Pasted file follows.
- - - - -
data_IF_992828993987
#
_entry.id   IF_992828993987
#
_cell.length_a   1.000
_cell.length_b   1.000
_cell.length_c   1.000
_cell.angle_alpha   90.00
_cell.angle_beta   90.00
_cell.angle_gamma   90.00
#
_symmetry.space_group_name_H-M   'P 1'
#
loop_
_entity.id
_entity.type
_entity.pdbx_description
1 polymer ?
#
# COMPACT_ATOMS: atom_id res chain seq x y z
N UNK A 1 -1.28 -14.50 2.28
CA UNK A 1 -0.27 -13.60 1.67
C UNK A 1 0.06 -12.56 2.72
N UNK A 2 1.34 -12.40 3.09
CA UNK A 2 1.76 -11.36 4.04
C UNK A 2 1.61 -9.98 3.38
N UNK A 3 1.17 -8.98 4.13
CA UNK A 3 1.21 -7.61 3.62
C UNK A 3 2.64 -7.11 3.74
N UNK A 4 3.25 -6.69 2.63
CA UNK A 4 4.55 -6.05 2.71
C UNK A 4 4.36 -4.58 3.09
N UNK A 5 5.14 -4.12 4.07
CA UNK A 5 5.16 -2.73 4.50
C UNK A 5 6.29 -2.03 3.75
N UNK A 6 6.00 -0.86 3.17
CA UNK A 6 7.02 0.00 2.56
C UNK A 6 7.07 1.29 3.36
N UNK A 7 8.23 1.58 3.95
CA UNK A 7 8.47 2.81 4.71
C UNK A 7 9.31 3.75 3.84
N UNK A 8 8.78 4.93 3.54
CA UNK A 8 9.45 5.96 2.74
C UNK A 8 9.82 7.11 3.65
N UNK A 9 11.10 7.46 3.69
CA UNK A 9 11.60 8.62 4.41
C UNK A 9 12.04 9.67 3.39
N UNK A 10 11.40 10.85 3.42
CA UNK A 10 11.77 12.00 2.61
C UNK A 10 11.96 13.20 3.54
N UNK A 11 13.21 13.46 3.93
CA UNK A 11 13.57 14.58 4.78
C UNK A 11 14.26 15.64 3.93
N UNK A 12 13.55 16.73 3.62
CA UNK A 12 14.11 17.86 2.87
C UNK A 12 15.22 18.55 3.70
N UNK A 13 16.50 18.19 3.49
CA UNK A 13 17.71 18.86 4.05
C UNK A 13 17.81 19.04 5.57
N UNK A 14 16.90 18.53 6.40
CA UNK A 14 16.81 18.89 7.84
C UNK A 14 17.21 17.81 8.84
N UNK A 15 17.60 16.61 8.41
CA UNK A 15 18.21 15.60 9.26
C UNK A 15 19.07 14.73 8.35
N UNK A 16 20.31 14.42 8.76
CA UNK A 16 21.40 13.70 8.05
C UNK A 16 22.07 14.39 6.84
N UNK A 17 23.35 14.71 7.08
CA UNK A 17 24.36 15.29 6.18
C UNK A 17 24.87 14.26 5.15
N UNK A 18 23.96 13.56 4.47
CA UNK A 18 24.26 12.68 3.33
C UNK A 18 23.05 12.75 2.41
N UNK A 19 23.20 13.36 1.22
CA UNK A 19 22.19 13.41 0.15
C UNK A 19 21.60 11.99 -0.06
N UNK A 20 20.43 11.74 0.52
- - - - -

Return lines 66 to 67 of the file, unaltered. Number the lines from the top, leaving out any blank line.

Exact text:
N UNK A 16 20.31 14.42 8.76
CA UNK A 16 21.40 13.70 8.05